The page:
Attention-Deficit Hyperactivity Disorder (ADHD) is one of the psychiatric disorders affected children of all ages. Thus, many are misdiagnosed by practitioners who see unusual behavior, anxiety, and stress as possible symptoms of ADHD. Neither method is intended to be used as the sole means of assessment. In keeping with the multiperson, multimethod, developmental approach to child assessment, the combined use of interviews, observations, and other assessment strategies will be most productive in obtaining a comprehensive evaluation of the child and family. Moreover, efforts to develop interview and observation methodologies that are culturally sensitive and appropriate represent an important and essential direction for the future.
The main problems of misdiagnosis are caused by inadequate standards and symptoms applied to children with ADHD. For instance, in the infancy periods, the velocity of neuromaturational and behavioral change is greater than at any other time. Subsequent development of children exposed to pre-, peri-, and postnatal problems is the result of an interchange among normal developmental processes, recovery of function (either physical or neurodevelopmental), and environmental influences (Ambrosini, 1988).
Psychologists who work with neonates and infants are advised to consider several general guidelines. First is the concept of risk. Risk refers to influences that have a potentially negative effect on the infant’s development. In many cases, when a child shows anxiety or shyness he/she can be treated with ADHD.
Second, behavioral/developmental, medical/biologic, and environmental/psychosocial risk and protective factors should be considered routinely when working with infants. Whereas risk factors are associated with developmental and mental health vulnerability, protective factors, in contrast, refer to attributes or situations that would enhance the infant’s resilience or resistance to negative influences. The balance between risk and protective factors and the magnitude of each will determine the infant’s ultimate level of adaptation (Ambrosini, 1988). For example, the infant’s intrinsic biologic vulnerability can be moderated to some degree by the influence of extrinsic (environmental) protective factors (Does Iron Deficiency Cause ADHD 2005).
With the increasing popularity of attention-deficit/ hyperactivity disorder, a frequent differential diagnostic question posed to child clinicians is whether the behavioral disturbance is due to deficits in attention or the presence of anxiety. It is often assumed by non-clinicians that these conditions are mutually exclusive, whereas, in fact, they may co-occur with considerable frequency. In fact, comorbidity, in general, is more common than not in psychopathological conditions in childhood.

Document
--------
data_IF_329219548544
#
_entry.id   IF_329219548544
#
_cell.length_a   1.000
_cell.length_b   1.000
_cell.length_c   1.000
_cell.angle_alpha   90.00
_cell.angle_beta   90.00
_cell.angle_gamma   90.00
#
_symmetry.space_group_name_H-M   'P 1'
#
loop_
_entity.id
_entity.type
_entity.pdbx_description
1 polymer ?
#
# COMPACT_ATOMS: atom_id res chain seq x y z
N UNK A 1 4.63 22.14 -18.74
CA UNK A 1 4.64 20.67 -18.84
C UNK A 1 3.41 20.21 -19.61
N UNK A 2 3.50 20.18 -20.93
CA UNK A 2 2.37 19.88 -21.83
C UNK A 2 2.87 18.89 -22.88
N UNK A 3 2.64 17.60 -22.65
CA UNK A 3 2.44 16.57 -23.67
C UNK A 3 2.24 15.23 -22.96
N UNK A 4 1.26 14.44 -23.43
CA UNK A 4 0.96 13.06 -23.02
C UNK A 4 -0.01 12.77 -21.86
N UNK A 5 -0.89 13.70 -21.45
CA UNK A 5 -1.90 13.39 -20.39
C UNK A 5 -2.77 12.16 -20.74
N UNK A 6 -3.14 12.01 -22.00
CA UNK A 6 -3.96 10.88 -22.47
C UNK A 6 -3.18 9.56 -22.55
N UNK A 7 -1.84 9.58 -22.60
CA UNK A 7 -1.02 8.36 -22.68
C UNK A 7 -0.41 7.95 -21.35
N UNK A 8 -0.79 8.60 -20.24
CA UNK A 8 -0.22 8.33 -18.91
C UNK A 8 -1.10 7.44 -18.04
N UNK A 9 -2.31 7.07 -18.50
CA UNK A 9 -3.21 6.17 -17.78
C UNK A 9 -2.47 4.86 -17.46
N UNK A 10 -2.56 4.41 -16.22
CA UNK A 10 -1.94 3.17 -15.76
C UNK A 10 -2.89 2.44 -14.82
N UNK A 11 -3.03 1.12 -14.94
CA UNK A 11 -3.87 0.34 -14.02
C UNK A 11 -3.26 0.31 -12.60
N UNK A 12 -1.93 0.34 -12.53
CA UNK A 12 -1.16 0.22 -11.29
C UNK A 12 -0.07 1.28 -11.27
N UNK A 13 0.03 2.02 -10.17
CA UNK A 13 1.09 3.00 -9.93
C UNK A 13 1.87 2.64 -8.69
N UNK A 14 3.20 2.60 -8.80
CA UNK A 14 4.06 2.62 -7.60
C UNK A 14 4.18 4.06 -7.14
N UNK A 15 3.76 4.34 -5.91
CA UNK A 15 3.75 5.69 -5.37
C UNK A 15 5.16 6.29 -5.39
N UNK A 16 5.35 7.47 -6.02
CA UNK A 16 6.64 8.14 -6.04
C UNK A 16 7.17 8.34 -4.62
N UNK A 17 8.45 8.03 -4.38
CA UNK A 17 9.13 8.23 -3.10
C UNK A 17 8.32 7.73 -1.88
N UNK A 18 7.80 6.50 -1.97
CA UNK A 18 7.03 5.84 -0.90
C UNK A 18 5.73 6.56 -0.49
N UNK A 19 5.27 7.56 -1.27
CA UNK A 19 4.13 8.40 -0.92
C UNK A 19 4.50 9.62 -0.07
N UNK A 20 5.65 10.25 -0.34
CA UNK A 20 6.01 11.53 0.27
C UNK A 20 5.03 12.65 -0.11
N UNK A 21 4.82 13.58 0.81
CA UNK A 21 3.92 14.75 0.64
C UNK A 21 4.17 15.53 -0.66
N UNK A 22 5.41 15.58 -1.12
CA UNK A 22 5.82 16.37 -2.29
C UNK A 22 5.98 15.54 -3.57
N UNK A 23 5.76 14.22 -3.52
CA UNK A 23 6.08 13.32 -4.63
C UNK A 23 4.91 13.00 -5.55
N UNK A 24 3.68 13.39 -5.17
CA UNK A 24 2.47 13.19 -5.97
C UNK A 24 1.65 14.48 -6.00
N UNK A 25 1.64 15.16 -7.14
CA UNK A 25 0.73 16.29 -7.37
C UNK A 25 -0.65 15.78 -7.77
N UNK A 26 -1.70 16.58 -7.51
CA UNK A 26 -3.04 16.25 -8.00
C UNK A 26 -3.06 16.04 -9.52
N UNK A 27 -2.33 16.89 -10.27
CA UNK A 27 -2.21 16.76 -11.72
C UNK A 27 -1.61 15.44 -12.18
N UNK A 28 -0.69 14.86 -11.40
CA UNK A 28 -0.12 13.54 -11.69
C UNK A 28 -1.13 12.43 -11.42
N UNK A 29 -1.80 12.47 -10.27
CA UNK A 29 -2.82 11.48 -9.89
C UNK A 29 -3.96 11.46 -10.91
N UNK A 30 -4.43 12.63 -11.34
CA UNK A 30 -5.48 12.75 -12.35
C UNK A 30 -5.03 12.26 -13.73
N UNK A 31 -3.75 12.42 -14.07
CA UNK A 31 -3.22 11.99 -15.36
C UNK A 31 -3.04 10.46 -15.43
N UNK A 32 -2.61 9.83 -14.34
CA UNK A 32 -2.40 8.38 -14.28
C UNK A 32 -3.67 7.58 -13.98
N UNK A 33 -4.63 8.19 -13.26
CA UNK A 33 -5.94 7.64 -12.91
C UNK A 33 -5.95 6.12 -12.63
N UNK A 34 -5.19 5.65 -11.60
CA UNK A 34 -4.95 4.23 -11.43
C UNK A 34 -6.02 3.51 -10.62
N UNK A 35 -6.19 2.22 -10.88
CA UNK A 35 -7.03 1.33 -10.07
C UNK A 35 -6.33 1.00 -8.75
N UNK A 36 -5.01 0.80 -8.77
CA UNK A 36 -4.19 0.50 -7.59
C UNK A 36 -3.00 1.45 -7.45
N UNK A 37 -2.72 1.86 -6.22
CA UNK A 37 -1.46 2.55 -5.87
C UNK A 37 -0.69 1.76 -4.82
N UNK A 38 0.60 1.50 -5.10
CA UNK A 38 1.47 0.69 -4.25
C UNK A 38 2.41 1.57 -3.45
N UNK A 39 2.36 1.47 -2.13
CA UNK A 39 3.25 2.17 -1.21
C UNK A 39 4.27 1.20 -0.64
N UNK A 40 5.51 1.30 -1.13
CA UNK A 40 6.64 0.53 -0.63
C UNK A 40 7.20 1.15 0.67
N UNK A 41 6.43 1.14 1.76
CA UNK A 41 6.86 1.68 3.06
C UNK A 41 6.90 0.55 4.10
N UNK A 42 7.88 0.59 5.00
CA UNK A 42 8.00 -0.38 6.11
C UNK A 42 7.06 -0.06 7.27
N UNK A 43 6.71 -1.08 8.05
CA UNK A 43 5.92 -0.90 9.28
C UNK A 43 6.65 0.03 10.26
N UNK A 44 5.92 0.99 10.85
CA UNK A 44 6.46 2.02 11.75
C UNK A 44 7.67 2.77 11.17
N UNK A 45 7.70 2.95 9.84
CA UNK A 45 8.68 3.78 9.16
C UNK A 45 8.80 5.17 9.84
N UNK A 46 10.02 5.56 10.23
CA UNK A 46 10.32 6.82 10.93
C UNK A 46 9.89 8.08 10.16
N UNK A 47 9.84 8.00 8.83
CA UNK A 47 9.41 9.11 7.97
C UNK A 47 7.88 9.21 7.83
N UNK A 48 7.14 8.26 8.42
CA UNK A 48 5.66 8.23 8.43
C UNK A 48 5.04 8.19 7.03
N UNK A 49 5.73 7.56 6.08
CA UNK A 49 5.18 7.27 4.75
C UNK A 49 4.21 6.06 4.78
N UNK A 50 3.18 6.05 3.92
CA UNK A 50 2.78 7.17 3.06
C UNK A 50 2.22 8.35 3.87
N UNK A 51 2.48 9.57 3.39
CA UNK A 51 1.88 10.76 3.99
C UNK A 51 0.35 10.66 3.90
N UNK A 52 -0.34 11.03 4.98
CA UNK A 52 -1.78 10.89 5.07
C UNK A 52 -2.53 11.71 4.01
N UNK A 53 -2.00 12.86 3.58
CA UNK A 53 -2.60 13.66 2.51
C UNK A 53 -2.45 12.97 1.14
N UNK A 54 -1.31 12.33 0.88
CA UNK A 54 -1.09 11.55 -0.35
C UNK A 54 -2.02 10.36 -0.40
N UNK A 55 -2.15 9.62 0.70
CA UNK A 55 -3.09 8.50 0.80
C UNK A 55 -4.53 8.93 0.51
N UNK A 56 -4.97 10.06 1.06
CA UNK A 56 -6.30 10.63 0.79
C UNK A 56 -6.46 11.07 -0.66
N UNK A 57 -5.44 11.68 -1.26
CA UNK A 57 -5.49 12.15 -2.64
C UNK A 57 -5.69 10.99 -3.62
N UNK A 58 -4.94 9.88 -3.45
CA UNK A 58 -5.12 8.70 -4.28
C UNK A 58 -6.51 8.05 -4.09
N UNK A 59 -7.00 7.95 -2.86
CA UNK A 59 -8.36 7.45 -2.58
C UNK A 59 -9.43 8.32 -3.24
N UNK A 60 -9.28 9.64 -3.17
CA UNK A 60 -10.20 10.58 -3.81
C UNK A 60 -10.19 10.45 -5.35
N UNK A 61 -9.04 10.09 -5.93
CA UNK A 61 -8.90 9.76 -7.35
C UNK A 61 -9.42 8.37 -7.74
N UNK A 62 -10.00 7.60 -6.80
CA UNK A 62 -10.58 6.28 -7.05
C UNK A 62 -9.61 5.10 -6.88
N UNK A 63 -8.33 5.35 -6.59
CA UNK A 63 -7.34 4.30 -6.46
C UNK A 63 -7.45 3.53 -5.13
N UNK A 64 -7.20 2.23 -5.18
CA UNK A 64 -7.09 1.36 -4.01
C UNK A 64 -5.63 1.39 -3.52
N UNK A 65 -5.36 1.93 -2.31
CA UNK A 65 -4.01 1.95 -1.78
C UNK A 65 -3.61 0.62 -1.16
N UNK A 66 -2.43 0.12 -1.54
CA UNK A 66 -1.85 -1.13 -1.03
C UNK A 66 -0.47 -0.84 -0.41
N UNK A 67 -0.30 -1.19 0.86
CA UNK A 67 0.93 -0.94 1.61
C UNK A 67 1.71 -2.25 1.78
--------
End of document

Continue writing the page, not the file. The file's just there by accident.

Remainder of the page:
There is some indication that children with comorbid anxiety disorder and ADHD may be less impulsive and more overactive than children with only the ADHD diagnosis and less likely to develop a conduct disorder (. Indeed, it has been suggested that children with comorbid ADHD and anxiety disorder and comorbid ADHD and aggressive conduct disorder represent unique subtypes with different etiologies and developmental courses (Flatow, n.d.).
Investigators are focusing increasing attention on the observation that individuals who manifest psychopathological conditions often possess preexisting tendencies or traits for those particular conditions, especially when exposed to certain experiences and environmental stimuli.
Shyness is depicted as feelings of discomfort in social situations but not nonsocial situations, whereas behavioral inhibition reflects a propensity to react with inhibition to both social and nonsocial novel situations. Infants and children with behavioral inhibition are described as being wary around unfamiliar people, excessively timid in situations that contain the risk of harm, and highly cautious in situations that involve the risk of failure. It has been estimated that up to 10% to 15% of White American children are born with a behavioral predisposition toward irritability as infants, shyness, and fearfulness as toddlers, and cautiousness and introversion at school age (Peacock, 2002; Ambrosini, 1988).
Ambrosini’s (1988) studies classified as either behaviorally inhibited or uninhibited reveal dramatic behavioral consistencies several years later, suggesting that a child’s tendency to approach or withdraw from novelty is an enduring temperamental trait that predisposes them toward certain pathological conditions. Indeed, the inhibited children in their study manifested such difficulties as avoidant behavior on attending school as well as frequent symptoms consistent with separation anxiety (Ambrosini, 1988). These traits may predict such specific behaviors as presurgical distress. A difficult temperament should not be considered ADHD.
However, the difficult child is more prone to behavior problems in early and middle childhood, with 70% of these children from the NYLS manifesting behavioral problems before 10 years of age (Peacock, 2002). These infants and toddlers require more effort by parents to deal with tantrums, crying, and oppositional behavior, and a difficult temperament in conjunction with other child risk factors such as developmental delays, language disorders, or physical handicaps may be particularly demanding on parents. Parents react by feeling inadequate, intimidated, threatened, and anxious, or by resenting and blaming the infant.